The organization is losing clarity on our unique mission, and people no longer find this motivating

We are losing our differentiation and in danger of becoming just another company

We are not embracing turbulence and no longer experimenting and building new business models ahead of competition

Employees at the front line of our business no longer feel fully empowered to do "whatever it takes" to help our most important customers

We are no longer a true meritocracy that fully celebrates the "doers" and rewards "results"

We are not "outward-focused" on innovation—this is now more of a staff function and no longer closely linked to what our customers need

We have too many "bureaucrats," who expect to retain all of last year’s resources without clarity on how these investments support growth

We are unable to make and act upon key decisions faster than our competitors; speed is not a source of competitive advantage for us

We are in danger of becoming a company of "energy vampires" (i.e., people who block progress on action or decision making and refuse to take personal accountability for results)

Our biggest barriers to growth and future success are much more internal than external; our fate is in our hands

Our main competitor in five years will be a different competitor than it is today

Your overall assessment:

While the overall score is a strong indicator of a company’s health on the inside and its ability to sustain profitable growth on the outside, the pattern is even more important for identifying the highest level of issues. Below is a detailed breakdown of your Founder’s Mentality across different dimensions.

  • Strong Founder's Mentality
  • Waning Founder's Mentality
  • Low Founder's Mentality
  • Lost Founder's Mentality

Founder's Mentality®

Development opportunities

  • Bold mission

    Almost all great companies start as insurgents, with a bold mission to redefine their industry on behalf of underserved customers. A strong insurgent mission keeps you externally focused, helps you capture the discretionary energy of your people and demands a much higher ambition for the leadership team.

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  • Spikiness

    Insurgent companies aren’t good at everything—they spike. They are exceptional at a couple of things and average at the rest. Competitiveness comes from sticking to what the company is great at and focusing resources ruthlessly on these few world-class capabilities.

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  • Limitless horizon

    Companies with a limitless horizon are constantly pushing against the edges of business definition, redefining the markets in which they compete or moving beyond them. Focus brings leadership, and with leadership comes the ability to redefine industries.

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  • Relentless Experimentation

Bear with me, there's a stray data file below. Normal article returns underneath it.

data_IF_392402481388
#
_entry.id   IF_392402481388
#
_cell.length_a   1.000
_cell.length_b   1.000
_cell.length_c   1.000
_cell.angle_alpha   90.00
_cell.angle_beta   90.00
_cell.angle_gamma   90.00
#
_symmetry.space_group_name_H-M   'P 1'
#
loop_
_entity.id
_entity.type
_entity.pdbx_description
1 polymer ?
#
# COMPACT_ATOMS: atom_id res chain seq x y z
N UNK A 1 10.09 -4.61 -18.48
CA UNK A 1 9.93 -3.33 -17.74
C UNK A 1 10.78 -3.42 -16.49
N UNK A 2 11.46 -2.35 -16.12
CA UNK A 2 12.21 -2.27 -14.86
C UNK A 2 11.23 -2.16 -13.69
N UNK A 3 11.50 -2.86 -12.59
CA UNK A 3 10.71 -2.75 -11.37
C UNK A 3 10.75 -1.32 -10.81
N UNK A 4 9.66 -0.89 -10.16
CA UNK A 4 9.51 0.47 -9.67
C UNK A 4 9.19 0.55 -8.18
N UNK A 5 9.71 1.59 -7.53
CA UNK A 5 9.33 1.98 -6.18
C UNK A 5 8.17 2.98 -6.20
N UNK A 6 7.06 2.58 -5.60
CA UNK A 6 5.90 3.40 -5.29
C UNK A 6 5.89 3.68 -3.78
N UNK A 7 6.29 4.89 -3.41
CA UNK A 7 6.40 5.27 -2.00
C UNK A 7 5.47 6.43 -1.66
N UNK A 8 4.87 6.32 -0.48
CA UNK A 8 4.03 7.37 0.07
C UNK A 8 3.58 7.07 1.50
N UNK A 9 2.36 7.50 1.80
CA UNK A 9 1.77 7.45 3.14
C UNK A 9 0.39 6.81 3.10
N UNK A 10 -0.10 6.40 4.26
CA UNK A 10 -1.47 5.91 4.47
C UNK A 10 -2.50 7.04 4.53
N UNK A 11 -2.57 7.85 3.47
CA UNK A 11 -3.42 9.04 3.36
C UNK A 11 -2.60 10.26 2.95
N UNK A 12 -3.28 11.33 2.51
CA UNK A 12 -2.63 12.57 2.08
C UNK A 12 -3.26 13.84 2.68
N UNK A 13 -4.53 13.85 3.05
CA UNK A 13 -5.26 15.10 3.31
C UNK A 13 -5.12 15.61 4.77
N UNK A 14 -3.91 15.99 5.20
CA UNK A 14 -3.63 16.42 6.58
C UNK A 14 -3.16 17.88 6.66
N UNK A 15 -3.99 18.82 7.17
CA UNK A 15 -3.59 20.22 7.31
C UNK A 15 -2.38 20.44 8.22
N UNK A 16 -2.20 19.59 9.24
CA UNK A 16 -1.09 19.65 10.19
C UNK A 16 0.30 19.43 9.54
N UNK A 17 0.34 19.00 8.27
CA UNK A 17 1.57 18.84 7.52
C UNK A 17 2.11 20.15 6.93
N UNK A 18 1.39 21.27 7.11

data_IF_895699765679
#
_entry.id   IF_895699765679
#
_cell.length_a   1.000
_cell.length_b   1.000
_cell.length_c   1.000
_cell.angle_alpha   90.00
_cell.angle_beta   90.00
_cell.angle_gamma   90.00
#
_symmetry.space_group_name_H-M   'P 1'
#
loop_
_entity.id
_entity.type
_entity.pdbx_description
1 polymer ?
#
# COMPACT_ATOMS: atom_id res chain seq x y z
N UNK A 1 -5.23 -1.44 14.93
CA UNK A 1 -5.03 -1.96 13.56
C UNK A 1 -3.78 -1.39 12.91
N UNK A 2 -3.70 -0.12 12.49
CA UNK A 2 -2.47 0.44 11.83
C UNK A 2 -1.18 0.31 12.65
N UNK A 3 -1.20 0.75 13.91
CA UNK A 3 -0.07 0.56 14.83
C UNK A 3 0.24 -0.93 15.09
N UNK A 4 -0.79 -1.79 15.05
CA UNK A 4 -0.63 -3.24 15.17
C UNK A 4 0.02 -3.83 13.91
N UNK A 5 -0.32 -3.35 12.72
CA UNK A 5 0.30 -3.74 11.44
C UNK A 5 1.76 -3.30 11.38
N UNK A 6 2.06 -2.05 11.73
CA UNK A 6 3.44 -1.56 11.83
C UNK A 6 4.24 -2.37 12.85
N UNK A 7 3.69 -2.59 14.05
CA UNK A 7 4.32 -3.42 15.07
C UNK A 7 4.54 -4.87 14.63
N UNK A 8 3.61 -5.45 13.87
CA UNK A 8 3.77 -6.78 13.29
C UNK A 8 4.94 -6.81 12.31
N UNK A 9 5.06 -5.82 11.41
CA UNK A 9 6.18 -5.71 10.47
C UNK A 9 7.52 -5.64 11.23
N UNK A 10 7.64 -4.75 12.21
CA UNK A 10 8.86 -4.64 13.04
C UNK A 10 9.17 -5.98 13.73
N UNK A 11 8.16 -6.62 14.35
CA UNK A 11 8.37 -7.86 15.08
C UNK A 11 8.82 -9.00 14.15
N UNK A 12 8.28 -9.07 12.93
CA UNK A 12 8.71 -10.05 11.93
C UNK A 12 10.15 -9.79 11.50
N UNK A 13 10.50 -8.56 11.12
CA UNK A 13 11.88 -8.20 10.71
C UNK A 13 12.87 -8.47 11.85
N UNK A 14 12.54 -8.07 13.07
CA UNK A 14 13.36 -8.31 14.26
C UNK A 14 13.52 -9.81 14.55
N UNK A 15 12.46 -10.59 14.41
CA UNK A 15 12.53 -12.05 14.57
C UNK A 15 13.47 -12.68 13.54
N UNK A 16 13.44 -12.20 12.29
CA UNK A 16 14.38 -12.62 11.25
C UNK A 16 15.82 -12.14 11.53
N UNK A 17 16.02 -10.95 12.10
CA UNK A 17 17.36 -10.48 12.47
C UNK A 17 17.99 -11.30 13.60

Companies that relentlessly experiment aim to continue to be the disruptor in their industry, rather than letting new insurgents disrupt them. They empower their employees to innovate and work with customers to devise new solutions, better service and better products.

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  • Frontline empowerment

    Leaders empower the front line by obsessing about the key players in their organization who deliver the value to customers. They give these “heroes” the authority and resources they need to do what it takes to serve customers better.

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  • Customer advocacy

    Companies with a high customer advocacy are constantly translating strategy and organizational decisions into frontline behaviors in order to serve customers better. The focus on the customer starts at the top but cascades immediately to the front line.

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  • Strong cash focus

    Leaders with a Strong cash focus are obsessed with the money generated by the business, which demands that they constantly monitor its nanoeconomics. They constantly reallocate spending to areas where it will produce the greatest return, never allowing resources to be hoarded.

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  • Bias for action

    Leaders with a bias for action welcome conflict—if quickly resolved—as a path to the best outcomes for the company and its customers. They won’t tolerate anyone using conflict as an excuse for inaction.

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  • Aversion to bureaucracy

    As a company grows, systems, processes and procedures become increasingly necessary. But at insurgent companies, the employees who fight against institutional “ways of working” on behalf of the customer are seen as heroes, not troublemakers.

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More insights on the elements of founder’s mentality